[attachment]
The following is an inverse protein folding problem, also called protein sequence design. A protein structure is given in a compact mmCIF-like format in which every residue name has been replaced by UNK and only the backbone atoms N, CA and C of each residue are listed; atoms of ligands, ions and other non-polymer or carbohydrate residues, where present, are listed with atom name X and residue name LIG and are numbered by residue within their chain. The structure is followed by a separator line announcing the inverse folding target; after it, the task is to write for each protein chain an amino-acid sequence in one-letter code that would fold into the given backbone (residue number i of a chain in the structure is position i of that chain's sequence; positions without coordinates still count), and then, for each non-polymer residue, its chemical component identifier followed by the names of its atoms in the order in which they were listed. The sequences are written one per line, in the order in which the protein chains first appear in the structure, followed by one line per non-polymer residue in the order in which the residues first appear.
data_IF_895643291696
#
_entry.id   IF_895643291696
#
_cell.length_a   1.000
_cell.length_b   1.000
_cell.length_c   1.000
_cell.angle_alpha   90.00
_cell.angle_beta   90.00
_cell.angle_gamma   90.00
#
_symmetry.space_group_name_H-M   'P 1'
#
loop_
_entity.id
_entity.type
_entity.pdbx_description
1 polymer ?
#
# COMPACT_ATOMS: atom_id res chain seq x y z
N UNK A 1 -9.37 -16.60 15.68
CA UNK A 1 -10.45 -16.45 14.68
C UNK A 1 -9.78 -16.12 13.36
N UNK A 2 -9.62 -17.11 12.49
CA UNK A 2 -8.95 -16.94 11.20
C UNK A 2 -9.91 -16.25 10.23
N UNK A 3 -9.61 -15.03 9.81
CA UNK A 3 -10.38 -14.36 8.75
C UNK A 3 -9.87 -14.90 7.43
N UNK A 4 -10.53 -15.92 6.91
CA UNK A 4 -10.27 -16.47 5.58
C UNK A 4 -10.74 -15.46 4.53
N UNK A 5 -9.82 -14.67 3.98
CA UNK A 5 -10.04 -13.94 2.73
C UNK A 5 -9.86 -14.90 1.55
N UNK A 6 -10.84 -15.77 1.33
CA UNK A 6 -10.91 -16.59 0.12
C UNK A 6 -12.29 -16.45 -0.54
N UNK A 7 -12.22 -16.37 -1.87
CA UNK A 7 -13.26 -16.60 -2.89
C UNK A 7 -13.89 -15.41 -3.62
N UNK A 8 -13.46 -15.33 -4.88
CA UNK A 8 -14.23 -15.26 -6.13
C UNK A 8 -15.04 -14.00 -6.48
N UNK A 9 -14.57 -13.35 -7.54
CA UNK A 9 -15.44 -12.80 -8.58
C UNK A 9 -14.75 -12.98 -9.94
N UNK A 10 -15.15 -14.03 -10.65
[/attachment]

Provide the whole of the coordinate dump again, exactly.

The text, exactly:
The following is an inverse protein folding problem, also called protein sequence design. A protein structure is given in a compact mmCIF-like format in which every residue name has been replaced by UNK and only the backbone atoms N, CA and C of each residue are listed; atoms of ligands, ions and other non-polymer or carbohydrate residues, where present, are listed with atom name X and residue name LIG and are numbered by residue within their chain. The structure is followed by a separator line announcing the inverse folding target; after it, the task is to write for each protein chain an amino-acid sequence in one-letter code that would fold into the given backbone (residue number i of a chain in the structure is position i of that chain's sequence; positions without coordinates still count), and then, for each non-polymer residue, its chemical component identifier followed by the names of its atoms in the order in which they were listed. The sequences are written one per line, in the order in which the protein chains first appear in the structure, followed by one line per non-polymer residue in the order in which the residues first appear.
data_IF_895643291696
#
_entry.id   IF_895643291696
#
_cell.length_a   1.000
_cell.length_b   1.000
_cell.length_c   1.000
_cell.angle_alpha   90.00
_cell.angle_beta   90.00
_cell.angle_gamma   90.00
#
_symmetry.space_group_name_H-M   'P 1'
#
loop_
_entity.id
_entity.type
_entity.pdbx_description
1 polymer ?
#
# COMPACT_ATOMS: atom_id res chain seq x y z
N UNK A 1 -9.37 -16.60 15.68
CA UNK A 1 -10.45 -16.45 14.68
C UNK A 1 -9.78 -16.12 13.36
N UNK A 2 -9.62 -17.11 12.49
CA UNK A 2 -8.95 -16.94 11.20
C UNK A 2 -9.91 -16.25 10.23
N UNK A 3 -9.61 -15.03 9.81
CA UNK A 3 -10.38 -14.36 8.75
C UNK A 3 -9.87 -14.90 7.43
N UNK A 4 -10.53 -15.92 6.91
CA UNK A 4 -10.27 -16.47 5.58
C UNK A 4 -10.74 -15.46 4.53
N UNK A 5 -9.82 -14.67 3.98
CA UNK A 5 -10.04 -13.94 2.73
C UNK A 5 -9.86 -14.90 1.55
N UNK A 6 -10.84 -15.77 1.33
CA UNK A 6 -10.91 -16.59 0.12
C UNK A 6 -12.29 -16.45 -0.54
N UNK A 7 -12.22 -16.37 -1.87
CA UNK A 7 -13.26 -16.60 -2.89
C UNK A 7 -13.89 -15.41 -3.62
N UNK A 8 -13.46 -15.33 -4.88
CA UNK A 8 -14.23 -15.26 -6.13
C UNK A 8 -15.04 -14.00 -6.48
N UNK A 9 -14.57 -13.35 -7.54
CA UNK A 9 -15.44 -12.80 -8.58
C UNK A 9 -14.75 -12.98 -9.94
N UNK A 10 -15.15 -14.03 -10.65